 The $3 billion new Penn Station will end up needing far more than $300 million in combined assistance from the MTA, New Jersey Transit, Amtrak, along with Port Authority of NY and NJ. Does anyone really believe that potential developers will spend $2.7 billion of their own funding to pay for this? Staten Island residents will continue looking for $600 million for the North Shore Bus Rapid Transit. Don't forget $1.5 billion for West Shore Bus Rapid Transit along with new ferry services.

 Queens residents will be looking for $200 million toward the $400 million Woodhaven Blvd. Select Bus Service. These dollars may be necessary if NYCDOT is unable to secure $200 million in US Department of Transportation Federal Transit Administration New Starts funding.

 Others will continue to lobby for $100 million to construct Light Rail between Glendale and Long Island City on the old Montauk LIRR branch; restoration of LIRR service on the old Rockaway Beach LIRR branch at $1 billion; Triboro X Subway Express (new subway line connecting the Bronx, Queens and Brooklyn) for $2 billion; Main Street Flushing Intermodal Bus Terminal, $100 million; reopening the Woodhaven Blvd. Atlantic Branch LIRR Station, $40 million; and the Brooklyn-Queens Waterfront Street Car Connector (BQX) at a cost of $2.5 billion. This would connect various neighborhoods along the waterfront from Sunset Park, Brooklyn to Astoria, Queens.

Mayor de Blasio's earlier "One NYC" Master Plan called for construction of the Utica Avenue subway originally proposed in 1910. The MTA will initiate a feasibility study for this proposal. The concept would construct extensions for both the #3 and #4 original IRT subway lines in East Flatbush, Brooklyn. It would be built along Utica Avenue from Eastern Parkway to Avenue U. Costs for both the first phase of Second Avenue and #7 subway line extensions averaged $2 billion plus per mile. One can only imagine how many billions would be required to do the same along Utica Avenue.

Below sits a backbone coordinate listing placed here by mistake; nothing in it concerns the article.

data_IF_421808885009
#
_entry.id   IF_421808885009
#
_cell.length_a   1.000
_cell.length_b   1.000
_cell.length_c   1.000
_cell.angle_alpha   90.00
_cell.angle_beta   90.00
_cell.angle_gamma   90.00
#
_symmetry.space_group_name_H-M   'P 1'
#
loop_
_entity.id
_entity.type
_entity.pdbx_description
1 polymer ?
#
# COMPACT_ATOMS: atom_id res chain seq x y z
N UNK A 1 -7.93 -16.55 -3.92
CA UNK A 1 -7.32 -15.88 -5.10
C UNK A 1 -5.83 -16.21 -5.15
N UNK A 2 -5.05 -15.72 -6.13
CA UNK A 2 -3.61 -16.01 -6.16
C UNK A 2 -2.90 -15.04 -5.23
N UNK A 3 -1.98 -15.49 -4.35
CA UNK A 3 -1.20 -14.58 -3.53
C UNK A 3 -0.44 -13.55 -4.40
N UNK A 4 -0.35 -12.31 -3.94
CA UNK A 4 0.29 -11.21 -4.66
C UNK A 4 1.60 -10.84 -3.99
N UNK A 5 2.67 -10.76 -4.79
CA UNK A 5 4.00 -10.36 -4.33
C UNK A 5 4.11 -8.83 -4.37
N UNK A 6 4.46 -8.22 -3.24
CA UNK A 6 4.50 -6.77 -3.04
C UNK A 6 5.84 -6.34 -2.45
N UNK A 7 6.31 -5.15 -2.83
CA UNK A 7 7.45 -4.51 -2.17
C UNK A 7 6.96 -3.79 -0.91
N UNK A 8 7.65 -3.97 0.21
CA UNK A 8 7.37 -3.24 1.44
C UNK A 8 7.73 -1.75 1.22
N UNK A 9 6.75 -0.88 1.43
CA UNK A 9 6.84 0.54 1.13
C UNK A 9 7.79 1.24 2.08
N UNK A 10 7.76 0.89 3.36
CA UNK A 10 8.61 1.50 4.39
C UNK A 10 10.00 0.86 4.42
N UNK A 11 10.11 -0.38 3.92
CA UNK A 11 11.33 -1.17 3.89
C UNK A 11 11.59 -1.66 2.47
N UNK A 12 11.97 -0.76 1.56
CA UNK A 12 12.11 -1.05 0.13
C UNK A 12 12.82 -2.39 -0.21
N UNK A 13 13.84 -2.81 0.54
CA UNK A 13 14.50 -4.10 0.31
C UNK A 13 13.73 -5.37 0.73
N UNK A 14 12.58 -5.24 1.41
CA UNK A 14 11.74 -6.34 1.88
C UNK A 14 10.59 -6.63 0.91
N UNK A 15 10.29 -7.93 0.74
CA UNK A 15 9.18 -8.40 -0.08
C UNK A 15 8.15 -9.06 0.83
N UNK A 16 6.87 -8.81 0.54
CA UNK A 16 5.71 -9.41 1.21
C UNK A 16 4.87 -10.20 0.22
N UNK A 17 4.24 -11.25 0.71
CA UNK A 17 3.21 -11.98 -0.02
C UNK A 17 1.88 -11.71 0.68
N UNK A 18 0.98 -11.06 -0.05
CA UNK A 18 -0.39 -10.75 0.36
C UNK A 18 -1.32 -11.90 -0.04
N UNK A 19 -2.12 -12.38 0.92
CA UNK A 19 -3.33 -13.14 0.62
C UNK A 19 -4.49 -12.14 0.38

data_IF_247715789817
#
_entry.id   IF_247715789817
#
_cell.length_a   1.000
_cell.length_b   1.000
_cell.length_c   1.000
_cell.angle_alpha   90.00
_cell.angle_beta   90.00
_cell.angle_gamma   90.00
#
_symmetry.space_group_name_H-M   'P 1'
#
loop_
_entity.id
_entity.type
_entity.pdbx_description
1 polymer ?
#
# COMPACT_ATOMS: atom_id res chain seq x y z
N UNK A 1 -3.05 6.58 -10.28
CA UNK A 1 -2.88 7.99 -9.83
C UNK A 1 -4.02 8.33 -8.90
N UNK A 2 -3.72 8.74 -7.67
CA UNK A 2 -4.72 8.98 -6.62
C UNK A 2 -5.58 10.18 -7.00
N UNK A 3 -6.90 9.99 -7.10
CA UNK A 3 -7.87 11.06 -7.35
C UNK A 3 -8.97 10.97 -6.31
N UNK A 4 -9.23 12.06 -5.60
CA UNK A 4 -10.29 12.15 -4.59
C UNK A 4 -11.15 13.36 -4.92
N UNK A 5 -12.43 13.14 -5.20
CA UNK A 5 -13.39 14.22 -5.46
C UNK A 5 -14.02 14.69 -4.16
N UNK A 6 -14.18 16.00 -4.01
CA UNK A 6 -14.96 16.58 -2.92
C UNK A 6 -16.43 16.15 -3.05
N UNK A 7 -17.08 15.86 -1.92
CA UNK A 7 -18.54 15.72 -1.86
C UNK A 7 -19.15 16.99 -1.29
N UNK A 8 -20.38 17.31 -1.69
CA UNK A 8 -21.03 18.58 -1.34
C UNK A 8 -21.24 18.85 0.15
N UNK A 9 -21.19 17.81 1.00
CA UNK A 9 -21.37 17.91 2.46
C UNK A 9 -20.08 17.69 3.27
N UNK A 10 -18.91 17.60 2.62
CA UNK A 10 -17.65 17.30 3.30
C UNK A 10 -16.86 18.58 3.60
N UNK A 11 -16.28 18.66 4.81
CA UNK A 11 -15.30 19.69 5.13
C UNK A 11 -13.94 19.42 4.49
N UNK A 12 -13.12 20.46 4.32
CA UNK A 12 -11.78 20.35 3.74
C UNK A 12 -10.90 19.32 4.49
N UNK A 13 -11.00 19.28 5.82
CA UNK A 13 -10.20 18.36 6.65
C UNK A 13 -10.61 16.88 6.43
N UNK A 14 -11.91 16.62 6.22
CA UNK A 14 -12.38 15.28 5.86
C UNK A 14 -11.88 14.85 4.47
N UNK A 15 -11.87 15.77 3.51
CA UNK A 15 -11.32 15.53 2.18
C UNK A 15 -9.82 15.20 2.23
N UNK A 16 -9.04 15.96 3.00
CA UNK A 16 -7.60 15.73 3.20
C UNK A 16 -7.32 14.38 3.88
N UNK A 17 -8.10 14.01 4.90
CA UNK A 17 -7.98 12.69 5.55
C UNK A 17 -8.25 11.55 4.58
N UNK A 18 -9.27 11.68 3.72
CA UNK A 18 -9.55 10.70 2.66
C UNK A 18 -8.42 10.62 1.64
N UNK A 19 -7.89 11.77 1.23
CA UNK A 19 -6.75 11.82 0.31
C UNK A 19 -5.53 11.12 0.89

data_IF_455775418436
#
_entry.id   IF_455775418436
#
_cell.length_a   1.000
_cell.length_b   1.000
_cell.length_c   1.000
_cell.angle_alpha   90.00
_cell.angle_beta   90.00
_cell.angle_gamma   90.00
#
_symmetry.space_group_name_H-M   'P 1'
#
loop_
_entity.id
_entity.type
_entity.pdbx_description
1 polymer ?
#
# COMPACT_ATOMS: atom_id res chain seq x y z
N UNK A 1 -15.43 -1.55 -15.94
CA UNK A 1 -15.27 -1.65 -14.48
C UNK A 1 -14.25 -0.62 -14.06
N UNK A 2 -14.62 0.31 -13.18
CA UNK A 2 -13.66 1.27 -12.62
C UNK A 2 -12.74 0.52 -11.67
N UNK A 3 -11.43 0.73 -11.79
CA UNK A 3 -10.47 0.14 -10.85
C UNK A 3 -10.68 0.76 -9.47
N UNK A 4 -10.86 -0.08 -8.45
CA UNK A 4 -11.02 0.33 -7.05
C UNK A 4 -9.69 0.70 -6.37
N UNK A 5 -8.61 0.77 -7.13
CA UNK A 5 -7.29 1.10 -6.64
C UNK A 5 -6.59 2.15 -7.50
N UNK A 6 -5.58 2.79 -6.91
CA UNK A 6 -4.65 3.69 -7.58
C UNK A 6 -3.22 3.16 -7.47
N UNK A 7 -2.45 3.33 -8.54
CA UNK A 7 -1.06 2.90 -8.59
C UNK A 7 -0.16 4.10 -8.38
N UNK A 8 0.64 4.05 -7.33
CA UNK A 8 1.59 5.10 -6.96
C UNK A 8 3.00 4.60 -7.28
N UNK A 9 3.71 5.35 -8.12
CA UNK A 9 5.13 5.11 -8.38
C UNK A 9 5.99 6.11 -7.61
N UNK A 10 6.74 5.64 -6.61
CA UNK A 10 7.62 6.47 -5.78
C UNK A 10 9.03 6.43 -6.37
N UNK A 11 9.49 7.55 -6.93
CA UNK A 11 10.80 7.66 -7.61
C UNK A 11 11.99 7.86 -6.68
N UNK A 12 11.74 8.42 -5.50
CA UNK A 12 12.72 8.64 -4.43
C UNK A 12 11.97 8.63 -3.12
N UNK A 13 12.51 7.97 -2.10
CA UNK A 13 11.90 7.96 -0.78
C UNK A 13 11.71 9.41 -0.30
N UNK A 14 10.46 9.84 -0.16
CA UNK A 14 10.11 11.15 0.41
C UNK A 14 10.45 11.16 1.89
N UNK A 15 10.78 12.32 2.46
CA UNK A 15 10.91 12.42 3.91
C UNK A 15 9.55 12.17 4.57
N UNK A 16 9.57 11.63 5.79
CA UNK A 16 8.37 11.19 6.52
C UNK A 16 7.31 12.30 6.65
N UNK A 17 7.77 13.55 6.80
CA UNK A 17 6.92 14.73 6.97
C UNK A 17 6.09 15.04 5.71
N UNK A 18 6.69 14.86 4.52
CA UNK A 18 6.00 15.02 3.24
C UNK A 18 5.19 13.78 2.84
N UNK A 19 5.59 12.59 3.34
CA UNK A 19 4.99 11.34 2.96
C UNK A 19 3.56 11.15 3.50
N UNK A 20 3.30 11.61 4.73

The Port Authority of NY and NJ needs $1.8 billion for the PATH Newark to Newark Airport Extension, $10 billion for the new 42nd Street Manhattan Bus Terminal and $10 billion for the Cross Harbor Freight Tunnel which would put trucks on trains between New Jersey to either Brooklyn or Queens through to Long Island.

Many neighborhoods are looking for introduction of either Select Bus Service (SBS); Bus Rapid Transit (BRT); Limited Stop Bus to Subway or Express Bus Service to Manhattan. There is still the need to bring many of the 468 NYC Transit subway, 21 Long Island Rail Road, 13 Metro North Rail Road and 23 Staten Island Rapid Transit stations back up to a state of good repair. Don't forget the need for additional subway, LIRR, Metro North and SIRT stations to become fully compliant with the Americans for Disability Act (ADA) by construction of elevators.

How would the MTA, Governor Cuomo and Mayor de Blasio find the cash for all these projects? The US DOT Federal Transit Administration may be possible funding sources for some of these projects. Clearly both city and state will have to contribute some significant funding if many of these projects will ever see the light of day.

Larry Penner
Great Neck

Betting On Avella

To The Editor:

State Senator Tony Avella (D-Bayside) has launched his bid for the Democratic nomination for mayor of New York City, a challenge to Mayor Bill de Blasio. He did this at the Holiday Inn in Maspeth, which is yet another dumping ground for the homeless. I praise Senator Avella who wants to stop this and to establish more viable solutions. I have known Senator Avella for a number of years, and attended various award events which Senator Avella also attended. I spoke to him and found him a man concerned with the issues affecting the citizens of this great city. He is now very concerned with the homeless. I remember when he was a councilman and there was a vote to increase the pay of the City Council members and Tony voted against it. I feel that he believed this was the wrong time with so many out of work due to our last recession, and showed a bad example with so many suffering. I found myself homeless after my discharge from the United States Navy. I had no family or friends who could help me. I remember the fear, loneliness, and the bitter cold in February of 1975. If it was not for the kindness of an immigrant from Nigeria named Cyril, who offered me a place to stay until I got a job I don’t know what would have happened to me. I therefore believe Senator Tony Avella deserves a chance to make things right for the homeless and their plight. Mayor Bill de Blasio and his homeless policies have failed the homeless. These families and individuals need help now! Whether one is a Republican or a Democrat, we need a person who can effect change, and I hope Senator Tony Avella is just such a person.

Frederick R. Bedell Jr.
Glen Oaks Village